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Arithmetic Progression

PRESENTED TO: Miss Ritu

Definition
Arithmetic Progression (also called arithmetic sequence), is a sequence of numbers such that the difference between any two consecutive terms is constant. Each term therefore in an arithmetic progression will increase or decrease at a constant value called the common difference, d. Examples of arithmetic progression are: 2, 5, 8, 11,... common difference = 3 23, 19, 15, 11,... common difference = -4

INTRODUCTION
In mathematics, an arithmetic progression (AP) or arithmetic sequence is a sequence of numbers such that the difference between the consecutive terms is constant. For instance, the sequence 3, 5, 7, 9, 11, 13, is an arithmetic progression with common difference 2.

INTIAL TERM
If the initial term of an arithmetic progression is a1 and the common difference of successive members is d, then the nth term of the sequence is given by: We want a sequence of numbers. Let's start with a number: a1. Now add a number d, (for "difference"). We get a1 + d and the first 2 terms in our sequence are: a1, a1 + d For the next term, let's add d to that last term and we have a1 + 2d. Our sequence is now: a1, a1 + d, a1 + 2d We continue this process for as long as we can stay awake. The resulting set of numbers is called an arithmetic progression (AP) or arithmetic sequence.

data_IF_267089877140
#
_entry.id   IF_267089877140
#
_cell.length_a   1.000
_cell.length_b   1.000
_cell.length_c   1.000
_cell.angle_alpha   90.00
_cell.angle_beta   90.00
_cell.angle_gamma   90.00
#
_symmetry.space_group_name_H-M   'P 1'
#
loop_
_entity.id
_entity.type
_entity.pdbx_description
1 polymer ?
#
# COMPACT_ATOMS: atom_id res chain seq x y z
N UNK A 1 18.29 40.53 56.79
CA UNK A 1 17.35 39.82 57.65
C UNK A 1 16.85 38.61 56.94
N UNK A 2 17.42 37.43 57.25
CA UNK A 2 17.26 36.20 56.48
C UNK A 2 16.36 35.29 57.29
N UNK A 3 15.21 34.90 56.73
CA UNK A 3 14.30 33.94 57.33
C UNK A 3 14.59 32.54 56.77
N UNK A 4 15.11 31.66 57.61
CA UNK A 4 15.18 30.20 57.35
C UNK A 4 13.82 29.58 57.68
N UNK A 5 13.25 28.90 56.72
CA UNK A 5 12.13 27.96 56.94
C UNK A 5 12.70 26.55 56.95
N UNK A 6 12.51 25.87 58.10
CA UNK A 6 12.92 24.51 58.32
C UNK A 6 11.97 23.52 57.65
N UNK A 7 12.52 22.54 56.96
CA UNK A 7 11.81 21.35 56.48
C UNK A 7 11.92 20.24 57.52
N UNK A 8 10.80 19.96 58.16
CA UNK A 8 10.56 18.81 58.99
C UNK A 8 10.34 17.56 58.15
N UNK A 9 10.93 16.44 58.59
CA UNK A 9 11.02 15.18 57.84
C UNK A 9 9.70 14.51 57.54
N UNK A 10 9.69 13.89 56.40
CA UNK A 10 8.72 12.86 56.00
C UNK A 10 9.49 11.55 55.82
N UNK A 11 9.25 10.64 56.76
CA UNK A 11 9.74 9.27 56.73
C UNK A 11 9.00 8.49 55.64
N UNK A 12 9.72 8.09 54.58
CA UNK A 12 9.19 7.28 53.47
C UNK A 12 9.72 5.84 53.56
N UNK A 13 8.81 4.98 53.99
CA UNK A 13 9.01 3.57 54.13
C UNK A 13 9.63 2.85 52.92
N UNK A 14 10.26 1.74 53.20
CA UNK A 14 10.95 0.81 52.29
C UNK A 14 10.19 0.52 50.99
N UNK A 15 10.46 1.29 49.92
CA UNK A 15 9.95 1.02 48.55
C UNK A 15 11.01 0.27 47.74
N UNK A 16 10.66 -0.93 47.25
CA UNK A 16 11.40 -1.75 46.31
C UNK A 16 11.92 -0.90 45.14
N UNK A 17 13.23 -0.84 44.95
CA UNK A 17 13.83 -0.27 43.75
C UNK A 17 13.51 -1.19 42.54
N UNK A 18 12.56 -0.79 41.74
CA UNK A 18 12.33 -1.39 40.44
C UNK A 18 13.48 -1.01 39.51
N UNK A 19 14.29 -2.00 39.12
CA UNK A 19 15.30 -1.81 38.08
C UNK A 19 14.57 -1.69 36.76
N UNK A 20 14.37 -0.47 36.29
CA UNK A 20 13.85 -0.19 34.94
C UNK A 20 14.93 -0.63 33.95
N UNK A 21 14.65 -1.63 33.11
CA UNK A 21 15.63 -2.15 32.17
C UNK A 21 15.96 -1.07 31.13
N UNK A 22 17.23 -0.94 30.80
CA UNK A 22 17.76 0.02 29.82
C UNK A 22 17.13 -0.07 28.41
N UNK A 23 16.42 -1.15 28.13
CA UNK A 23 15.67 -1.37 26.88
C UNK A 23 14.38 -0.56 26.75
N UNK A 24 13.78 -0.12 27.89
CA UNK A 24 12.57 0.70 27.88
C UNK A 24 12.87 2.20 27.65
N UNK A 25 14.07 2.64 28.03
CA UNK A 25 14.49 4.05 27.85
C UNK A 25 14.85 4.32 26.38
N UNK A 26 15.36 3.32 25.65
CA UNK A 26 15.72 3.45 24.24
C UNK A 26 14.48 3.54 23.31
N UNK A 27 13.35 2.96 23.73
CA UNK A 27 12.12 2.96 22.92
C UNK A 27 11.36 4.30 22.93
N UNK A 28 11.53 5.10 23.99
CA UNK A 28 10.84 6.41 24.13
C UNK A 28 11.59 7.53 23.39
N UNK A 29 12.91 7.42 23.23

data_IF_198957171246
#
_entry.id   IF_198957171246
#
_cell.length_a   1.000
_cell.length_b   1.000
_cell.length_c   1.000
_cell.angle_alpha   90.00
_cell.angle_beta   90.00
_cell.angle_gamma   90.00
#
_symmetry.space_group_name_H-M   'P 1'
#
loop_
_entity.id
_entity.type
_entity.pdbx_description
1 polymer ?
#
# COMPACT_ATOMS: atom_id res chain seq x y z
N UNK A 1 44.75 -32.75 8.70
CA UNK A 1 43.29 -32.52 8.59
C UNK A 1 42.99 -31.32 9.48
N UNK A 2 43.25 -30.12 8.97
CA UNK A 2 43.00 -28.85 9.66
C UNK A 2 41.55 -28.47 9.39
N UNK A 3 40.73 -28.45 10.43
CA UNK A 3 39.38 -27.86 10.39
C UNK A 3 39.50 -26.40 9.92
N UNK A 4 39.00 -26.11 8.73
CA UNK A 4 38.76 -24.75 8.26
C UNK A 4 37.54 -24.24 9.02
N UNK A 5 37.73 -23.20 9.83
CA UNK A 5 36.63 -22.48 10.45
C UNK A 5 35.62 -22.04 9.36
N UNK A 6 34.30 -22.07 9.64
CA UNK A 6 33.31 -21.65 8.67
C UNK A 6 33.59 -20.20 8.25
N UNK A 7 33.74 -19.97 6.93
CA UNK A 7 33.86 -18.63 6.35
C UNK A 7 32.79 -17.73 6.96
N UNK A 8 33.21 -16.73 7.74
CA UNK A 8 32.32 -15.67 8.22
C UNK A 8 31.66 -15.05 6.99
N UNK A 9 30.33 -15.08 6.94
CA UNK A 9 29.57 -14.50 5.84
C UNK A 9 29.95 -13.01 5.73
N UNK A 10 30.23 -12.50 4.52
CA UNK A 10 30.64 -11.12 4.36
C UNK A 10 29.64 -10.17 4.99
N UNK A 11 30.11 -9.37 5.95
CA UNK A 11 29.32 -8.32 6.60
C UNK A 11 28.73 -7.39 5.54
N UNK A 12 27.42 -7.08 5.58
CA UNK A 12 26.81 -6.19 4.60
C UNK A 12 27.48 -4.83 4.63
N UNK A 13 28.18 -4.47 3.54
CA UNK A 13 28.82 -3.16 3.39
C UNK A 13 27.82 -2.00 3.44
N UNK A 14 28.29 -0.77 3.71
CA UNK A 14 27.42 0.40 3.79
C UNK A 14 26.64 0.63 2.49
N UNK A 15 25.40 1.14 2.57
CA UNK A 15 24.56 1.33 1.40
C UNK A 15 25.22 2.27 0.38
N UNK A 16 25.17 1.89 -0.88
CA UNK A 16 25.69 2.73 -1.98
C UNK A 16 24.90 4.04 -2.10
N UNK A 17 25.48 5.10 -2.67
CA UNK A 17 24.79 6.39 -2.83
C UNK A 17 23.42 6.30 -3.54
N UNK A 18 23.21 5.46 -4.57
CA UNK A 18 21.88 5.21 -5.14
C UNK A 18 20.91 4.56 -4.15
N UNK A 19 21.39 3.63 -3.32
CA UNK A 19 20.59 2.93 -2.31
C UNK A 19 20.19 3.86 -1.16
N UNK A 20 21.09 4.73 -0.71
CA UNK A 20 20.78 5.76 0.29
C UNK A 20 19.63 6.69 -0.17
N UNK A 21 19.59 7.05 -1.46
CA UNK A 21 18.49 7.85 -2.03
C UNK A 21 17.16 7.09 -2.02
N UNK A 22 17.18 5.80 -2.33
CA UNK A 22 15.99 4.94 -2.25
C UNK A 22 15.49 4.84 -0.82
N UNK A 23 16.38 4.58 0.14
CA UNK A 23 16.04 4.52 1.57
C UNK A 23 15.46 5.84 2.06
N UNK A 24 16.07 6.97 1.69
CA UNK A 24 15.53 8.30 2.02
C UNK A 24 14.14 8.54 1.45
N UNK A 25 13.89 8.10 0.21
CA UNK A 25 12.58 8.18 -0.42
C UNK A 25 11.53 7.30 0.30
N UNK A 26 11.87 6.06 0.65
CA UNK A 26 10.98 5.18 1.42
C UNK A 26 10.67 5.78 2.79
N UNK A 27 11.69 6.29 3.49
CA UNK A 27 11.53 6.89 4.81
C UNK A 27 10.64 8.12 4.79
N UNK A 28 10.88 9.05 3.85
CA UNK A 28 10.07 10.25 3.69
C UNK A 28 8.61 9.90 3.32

EXAMPLE
Let's start with a1 = 4 and then add d = 3 each time to get each new number in the sequence. We get:

an

= a1 + (n -1)d

4, 7, 10, 13, The nth term, an of an AP is:

Derivation of Formulas
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SUM
The sum to terms of an AP is:

PRESENTED BY:
JASMEET KAUR JASWINDER SINGH JEEVIKA BAJAJ JEEVANJOT SINGH JEEWANJOT SINGH

THANKS